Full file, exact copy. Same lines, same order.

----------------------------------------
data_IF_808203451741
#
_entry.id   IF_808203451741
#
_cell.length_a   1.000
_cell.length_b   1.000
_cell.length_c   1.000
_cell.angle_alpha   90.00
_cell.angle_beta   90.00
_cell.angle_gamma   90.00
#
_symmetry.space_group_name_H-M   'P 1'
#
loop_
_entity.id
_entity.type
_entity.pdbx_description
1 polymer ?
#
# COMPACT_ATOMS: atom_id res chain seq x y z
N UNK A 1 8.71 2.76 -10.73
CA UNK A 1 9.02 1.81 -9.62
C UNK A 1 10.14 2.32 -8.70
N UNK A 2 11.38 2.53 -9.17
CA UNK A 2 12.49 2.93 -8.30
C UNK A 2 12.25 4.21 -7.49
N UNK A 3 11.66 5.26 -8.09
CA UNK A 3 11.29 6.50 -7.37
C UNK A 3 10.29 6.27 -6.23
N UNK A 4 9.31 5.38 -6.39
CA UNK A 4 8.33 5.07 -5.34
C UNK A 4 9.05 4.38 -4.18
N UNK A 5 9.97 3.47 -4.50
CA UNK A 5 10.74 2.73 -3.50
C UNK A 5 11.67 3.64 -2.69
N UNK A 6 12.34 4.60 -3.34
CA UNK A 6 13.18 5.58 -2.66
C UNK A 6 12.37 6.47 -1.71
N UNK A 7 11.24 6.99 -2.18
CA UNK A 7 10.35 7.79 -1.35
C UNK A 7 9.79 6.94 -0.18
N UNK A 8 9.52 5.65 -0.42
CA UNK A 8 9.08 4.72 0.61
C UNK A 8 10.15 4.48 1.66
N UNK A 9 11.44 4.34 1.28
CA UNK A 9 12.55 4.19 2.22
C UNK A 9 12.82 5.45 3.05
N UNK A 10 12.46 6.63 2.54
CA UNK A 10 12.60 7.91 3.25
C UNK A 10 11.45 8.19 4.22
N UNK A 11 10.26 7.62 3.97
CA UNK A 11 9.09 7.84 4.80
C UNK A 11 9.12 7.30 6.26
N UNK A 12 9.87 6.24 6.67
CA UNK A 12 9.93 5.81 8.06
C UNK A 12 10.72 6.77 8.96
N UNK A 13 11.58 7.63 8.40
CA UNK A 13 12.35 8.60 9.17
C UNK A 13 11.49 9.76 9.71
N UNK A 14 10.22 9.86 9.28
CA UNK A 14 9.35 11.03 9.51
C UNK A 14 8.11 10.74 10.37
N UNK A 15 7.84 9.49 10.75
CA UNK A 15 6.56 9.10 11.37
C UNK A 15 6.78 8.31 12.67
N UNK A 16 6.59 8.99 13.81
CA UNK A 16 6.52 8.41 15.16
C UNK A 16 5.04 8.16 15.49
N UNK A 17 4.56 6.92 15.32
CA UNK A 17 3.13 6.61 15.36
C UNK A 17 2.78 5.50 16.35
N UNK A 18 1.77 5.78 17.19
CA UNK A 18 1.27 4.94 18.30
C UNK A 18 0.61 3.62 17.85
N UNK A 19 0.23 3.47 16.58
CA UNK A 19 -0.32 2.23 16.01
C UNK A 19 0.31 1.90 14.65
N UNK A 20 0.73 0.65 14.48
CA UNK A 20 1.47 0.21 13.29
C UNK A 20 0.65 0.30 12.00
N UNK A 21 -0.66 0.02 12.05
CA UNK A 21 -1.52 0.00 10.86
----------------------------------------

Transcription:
data_IF_808203451741
#
_entry.id   IF_808203451741
#
_cell.length_a   1.000
_cell.length_b   1.000
_cell.length_c   1.000
_cell.angle_alpha   90.00
_cell.angle_beta   90.00
_cell.angle_gamma   90.00
#
_symmetry.space_group_name_H-M   'P 1'
#
loop_
_entity.id
_entity.type
_entity.pdbx_description
1 polymer ?
#
# COMPACT_ATOMS: atom_id res chain seq x y z
N UNK A 1 8.71 2.76 -10.73
CA UNK A 1 9.02 1.81 -9.62
C UNK A 1 10.14 2.32 -8.70
N UNK A 2 11.38 2.53 -9.17
CA UNK A 2 12.49 2.93 -8.30
C UNK A 2 12.25 4.21 -7.49
N UNK A 3 11.66 5.26 -8.09
CA UNK A 3 11.29 6.50 -7.37
C UNK A 3 10.29 6.27 -6.23
N UNK A 4 9.31 5.38 -6.39
CA UNK A 4 8.33 5.07 -5.34
C UNK A 4 9.05 4.38 -4.18
N UNK A 5 9.97 3.47 -4.50
CA UNK A 5 10.74 2.73 -3.50
C UNK A 5 11.67 3.64 -2.69
N UNK A 6 12.34 4.60 -3.34
CA UNK A 6 13.18 5.58 -2.66
C UNK A 6 12.37 6.47 -1.71
N UNK A 7 11.24 6.99 -2.18
CA UNK A 7 10.35 7.79 -1.35
C UNK A 7 9.79 6.94 -0.18
N UNK A 8 9.52 5.65 -0.42
CA UNK A 8 9.08 4.72 0.61
C UNK A 8 10.15 4.48 1.66
N UNK A 9 11.44 4.34 1.28
CA UNK A 9 12.55 4.19 2.22
C UNK A 9 12.82 5.45 3.05
N UNK A 10 12.46 6.63 2.54
CA UNK A 10 12.60 7.91 3.25
C UNK A 10 11.45 8.19 4.22
N UNK A 11 10.26 7.62 3.97
CA UNK A 11 9.09 7.84 4.80
C UNK A 11 9.12 7.30 6.26
N UNK A 12 9.87 6.24 6.67
CA UNK A 12 9.93 5.81 8.06
C UNK A 12 10.72 6.77 8.96
N UNK A 13 11.58 7.63 8.40
CA UNK A 13 12.35 8.60 9.17
C UNK A 13 11.49 9.76 9.71
N UNK A 14 10.22 9.86 9.28
CA UNK A 14 9.35 11.03 9.51
C UNK A 14 8.11 10.74 10.37
N UNK A 15 7.84 9.49 10.75
CA UNK A 15 6.56 9.10 11.37
C UNK A 15 6.78 8.31 12.67
N UNK A 16 6.59 8.99 13.81
CA UNK A 16 6.52 8.41 15.16
C UNK A 16 5.04 8.16 15.49
N UNK A 17 4.56 6.92 15.32
CA UNK A 17 3.13 6.61 15.36
C UNK A 17 2.78 5.50 16.35
N UNK A 18 1.77 5.78 17.19
CA UNK A 18 1.27 4.94 18.30
C UNK A 18 0.61 3.62 17.85
N UNK A 19 0.23 3.47 16.58
CA UNK A 19 -0.32 2.23 16.01
C UNK A 19 0.31 1.90 14.65
N UNK A 20 0.73 0.65 14.48
CA UNK A 20 1.47 0.21 13.29
C UNK A 20 0.65 0.30 12.00
N UNK A 21 -0.66 0.02 12.05
CA UNK A 21 -1.52 0.00 10.86